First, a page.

K

       192

       6.6

        Transcription

L

       145

       5.0

        Replication, recombination and repair

B

       1

       0.0

        Chromatin structure and dynamics

D

       30

       1.0

        Cell cycle control, cell division, chromosome partitioning

Y

       0

       0.0

        Nuclear structure

V

       56

       1.9

        Defense mechanisms

T

       129

       4.4

        Signal transduction mechanisms

M

       214

       7.3

        Cell wall/membrane biogenesis

N

       92

       3.1

        Cell motility

Z

       0

       0.0

        Cytoskeleton

W

       0

       0.0

        Extracellular structures

U

       112

       3.8

        Intracellular trafficking and secretion, and vesicular transport

O

       133

       4.5

        Posttranslational modification, protein turnover, chaperones

C

       186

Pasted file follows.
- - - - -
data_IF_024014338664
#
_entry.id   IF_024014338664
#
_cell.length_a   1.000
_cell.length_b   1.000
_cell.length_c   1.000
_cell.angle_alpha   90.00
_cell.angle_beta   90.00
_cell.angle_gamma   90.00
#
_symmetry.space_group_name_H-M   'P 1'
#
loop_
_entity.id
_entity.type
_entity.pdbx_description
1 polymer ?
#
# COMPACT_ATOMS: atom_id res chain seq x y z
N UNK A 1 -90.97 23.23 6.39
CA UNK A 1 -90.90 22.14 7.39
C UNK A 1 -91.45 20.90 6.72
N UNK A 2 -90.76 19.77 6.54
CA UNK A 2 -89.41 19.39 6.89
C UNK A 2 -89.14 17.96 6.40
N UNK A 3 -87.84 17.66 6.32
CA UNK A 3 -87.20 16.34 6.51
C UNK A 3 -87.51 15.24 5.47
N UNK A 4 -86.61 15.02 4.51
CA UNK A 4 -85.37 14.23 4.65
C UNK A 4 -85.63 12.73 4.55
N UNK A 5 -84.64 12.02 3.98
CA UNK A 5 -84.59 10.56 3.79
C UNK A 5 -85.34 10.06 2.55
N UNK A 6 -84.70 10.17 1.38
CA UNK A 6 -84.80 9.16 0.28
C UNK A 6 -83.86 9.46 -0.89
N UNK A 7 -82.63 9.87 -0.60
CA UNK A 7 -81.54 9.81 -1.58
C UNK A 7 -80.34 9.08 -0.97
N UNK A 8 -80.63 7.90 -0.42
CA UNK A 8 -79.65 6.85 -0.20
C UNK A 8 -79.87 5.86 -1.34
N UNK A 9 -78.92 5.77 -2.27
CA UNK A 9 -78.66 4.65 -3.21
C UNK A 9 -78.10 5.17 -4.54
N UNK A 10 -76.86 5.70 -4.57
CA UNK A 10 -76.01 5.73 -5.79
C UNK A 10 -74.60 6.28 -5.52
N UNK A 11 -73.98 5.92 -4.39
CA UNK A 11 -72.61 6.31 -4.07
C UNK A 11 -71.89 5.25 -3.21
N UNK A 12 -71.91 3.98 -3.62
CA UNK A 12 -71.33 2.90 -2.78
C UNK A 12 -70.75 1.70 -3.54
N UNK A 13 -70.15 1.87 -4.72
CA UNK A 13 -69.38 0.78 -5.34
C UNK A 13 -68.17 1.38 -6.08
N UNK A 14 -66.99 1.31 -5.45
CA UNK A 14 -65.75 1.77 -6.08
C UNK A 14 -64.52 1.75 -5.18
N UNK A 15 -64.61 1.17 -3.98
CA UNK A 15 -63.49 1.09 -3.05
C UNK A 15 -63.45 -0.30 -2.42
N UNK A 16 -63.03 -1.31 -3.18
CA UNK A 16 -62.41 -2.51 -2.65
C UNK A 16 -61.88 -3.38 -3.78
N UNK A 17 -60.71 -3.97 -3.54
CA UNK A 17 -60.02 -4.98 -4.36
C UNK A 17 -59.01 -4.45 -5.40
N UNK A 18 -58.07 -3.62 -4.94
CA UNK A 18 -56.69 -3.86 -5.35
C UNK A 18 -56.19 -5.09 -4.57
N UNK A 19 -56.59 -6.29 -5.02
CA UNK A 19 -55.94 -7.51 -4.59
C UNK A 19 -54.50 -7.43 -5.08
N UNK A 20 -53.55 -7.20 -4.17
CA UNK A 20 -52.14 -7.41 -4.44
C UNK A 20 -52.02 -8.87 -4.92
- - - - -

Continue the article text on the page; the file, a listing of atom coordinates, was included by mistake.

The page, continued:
6.4

        Energy production and conversion

G

       170

       5.8

        Carbohydrate transport and metabolism

E

       209

       7.1

        Amino acid transport and metabolism

F

       68

       2.3

        Nucleotide transport and metabolism

H

       143

       4.9

        Coenzyme transport and metabolism

I

       101

       3.5

        Lipid transport and metabolism

P

       146

       5.0

        Inorganic ion transport and metabolism

Q

       63

       2.2

        Secondary metabolites biosynthesis, transport and catabolism

R

       323

       11.0

        General function prediction only

S

       246

       8.4

        Function unknown

-

       678

       20.6

        Not in COGs

Declarations

Acknowledgements

We would like to gratefully acknowledge the help of Markus Kopitz for growing F. aurantia cultures and Susanne Schneider for DNA extractions and quality control (both at DSMZ). This work was performed under the auspices of the US Department of Energy Office of Science, Biological and Environmental Research Program, and by the University of California, Lawrence Berkeley National Laboratory under contract No. DE-AC02-05CH11231, Lawrence Livermore National Laboratory under Contract No. DE-AC52-07NA27344, and Los Alamos National Laboratory under contract No. DE-AC02-06NA25396, UT-Battelle and Oak Ridge National Laboratory under contract DE-AC05-00OR22725, as well as German Research Foundation (DFG) INST 599/1-2 and in part by the Russian Ministry of Science Mega-grant no.11.G34.31.0068;  SJ O'Brien Principal Investigator.